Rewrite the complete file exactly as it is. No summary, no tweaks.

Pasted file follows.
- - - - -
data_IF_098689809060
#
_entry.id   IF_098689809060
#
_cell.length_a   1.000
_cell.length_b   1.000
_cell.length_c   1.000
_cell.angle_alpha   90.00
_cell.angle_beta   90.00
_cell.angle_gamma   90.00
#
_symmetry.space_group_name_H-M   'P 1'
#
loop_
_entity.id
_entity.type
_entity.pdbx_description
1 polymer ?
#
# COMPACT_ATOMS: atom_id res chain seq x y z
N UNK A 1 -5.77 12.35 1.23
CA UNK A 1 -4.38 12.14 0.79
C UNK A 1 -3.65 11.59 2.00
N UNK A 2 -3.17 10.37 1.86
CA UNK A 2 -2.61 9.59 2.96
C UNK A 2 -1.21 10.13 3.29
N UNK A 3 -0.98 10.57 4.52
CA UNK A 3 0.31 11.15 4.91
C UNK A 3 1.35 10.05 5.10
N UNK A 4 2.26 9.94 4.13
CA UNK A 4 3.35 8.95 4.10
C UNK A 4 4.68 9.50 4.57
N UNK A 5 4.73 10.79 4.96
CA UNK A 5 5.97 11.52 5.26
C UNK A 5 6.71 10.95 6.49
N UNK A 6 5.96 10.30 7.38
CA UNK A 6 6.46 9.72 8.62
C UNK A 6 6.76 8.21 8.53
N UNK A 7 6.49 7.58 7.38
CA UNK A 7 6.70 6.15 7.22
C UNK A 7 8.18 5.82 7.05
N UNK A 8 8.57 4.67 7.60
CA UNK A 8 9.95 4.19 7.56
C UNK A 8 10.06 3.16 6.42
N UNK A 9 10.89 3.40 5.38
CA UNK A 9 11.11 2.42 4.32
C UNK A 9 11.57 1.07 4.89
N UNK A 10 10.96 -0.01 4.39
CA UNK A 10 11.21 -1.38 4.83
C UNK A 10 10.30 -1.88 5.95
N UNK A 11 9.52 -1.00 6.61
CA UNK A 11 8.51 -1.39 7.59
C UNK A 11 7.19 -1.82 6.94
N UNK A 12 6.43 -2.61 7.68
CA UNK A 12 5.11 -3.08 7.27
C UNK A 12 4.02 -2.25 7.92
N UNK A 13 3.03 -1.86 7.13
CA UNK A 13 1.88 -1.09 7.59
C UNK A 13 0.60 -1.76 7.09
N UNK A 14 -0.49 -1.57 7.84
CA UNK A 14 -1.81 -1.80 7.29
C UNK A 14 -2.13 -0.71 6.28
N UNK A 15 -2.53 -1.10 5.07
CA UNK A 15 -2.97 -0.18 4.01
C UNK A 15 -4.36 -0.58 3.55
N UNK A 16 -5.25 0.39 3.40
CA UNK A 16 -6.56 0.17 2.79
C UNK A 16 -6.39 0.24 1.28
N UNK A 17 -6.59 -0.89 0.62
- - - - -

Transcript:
data_IF_098689809060
#
_entry.id   IF_098689809060
#
_cell.length_a   1.000
_cell.length_b   1.000
_cell.length_c   1.000
_cell.angle_alpha   90.00
_cell.angle_beta   90.00
_cell.angle_gamma   90.00
#
_symmetry.space_group_name_H-M   'P 1'
#
loop_
_entity.id
_entity.type
_entity.pdbx_description
1 polymer ?
#
# COMPACT_ATOMS: atom_id res chain seq x y z
N UNK A 1 -5.77 12.35 1.23
CA UNK A 1 -4.38 12.14 0.79
C UNK A 1 -3.65 11.59 2.00
N UNK A 2 -3.17 10.37 1.86
CA UNK A 2 -2.61 9.59 2.96
C UNK A 2 -1.21 10.13 3.29
N UNK A 3 -0.98 10.57 4.52
CA UNK A 3 0.31 11.15 4.91
C UNK A 3 1.35 10.05 5.10
N UNK A 4 2.26 9.94 4.13
CA UNK A 4 3.35 8.95 4.10
C UNK A 4 4.68 9.50 4.57
N UNK A 5 4.73 10.79 4.96
CA UNK A 5 5.97 11.52 5.26
C UNK A 5 6.71 10.95 6.49
N UNK A 6 5.96 10.30 7.38
CA UNK A 6 6.46 9.72 8.62
C UNK A 6 6.76 8.21 8.53
N UNK A 7 6.49 7.58 7.38
CA UNK A 7 6.70 6.15 7.22
C UNK A 7 8.18 5.82 7.05
N UNK A 8 8.57 4.67 7.60
CA UNK A 8 9.95 4.19 7.56
C UNK A 8 10.06 3.16 6.42
N UNK A 9 10.89 3.40 5.38
CA UNK A 9 11.11 2.42 4.32
C UNK A 9 11.57 1.07 4.89
N UNK A 10 10.96 -0.01 4.39
CA UNK A 10 11.21 -1.38 4.83
C UNK A 10 10.30 -1.88 5.95
N UNK A 11 9.52 -1.00 6.61
CA UNK A 11 8.51 -1.39 7.59
C UNK A 11 7.19 -1.82 6.94
N UNK A 12 6.43 -2.61 7.68
CA UNK A 12 5.11 -3.08 7.27
C UNK A 12 4.02 -2.25 7.92
N UNK A 13 3.03 -1.86 7.13
CA UNK A 13 1.88 -1.09 7.59
C UNK A 13 0.60 -1.76 7.09
N UNK A 14 -0.49 -1.57 7.84
CA UNK A 14 -1.81 -1.80 7.29
C UNK A 14 -2.13 -0.71 6.28
N UNK A 15 -2.53 -1.10 5.07
CA UNK A 15 -2.97 -0.18 4.01
C UNK A 15 -4.36 -0.58 3.55
N UNK A 16 -5.25 0.39 3.40
CA UNK A 16 -6.56 0.17 2.79
C UNK A 16 -6.39 0.24 1.28
N UNK A 17 -6.59 -0.89 0.62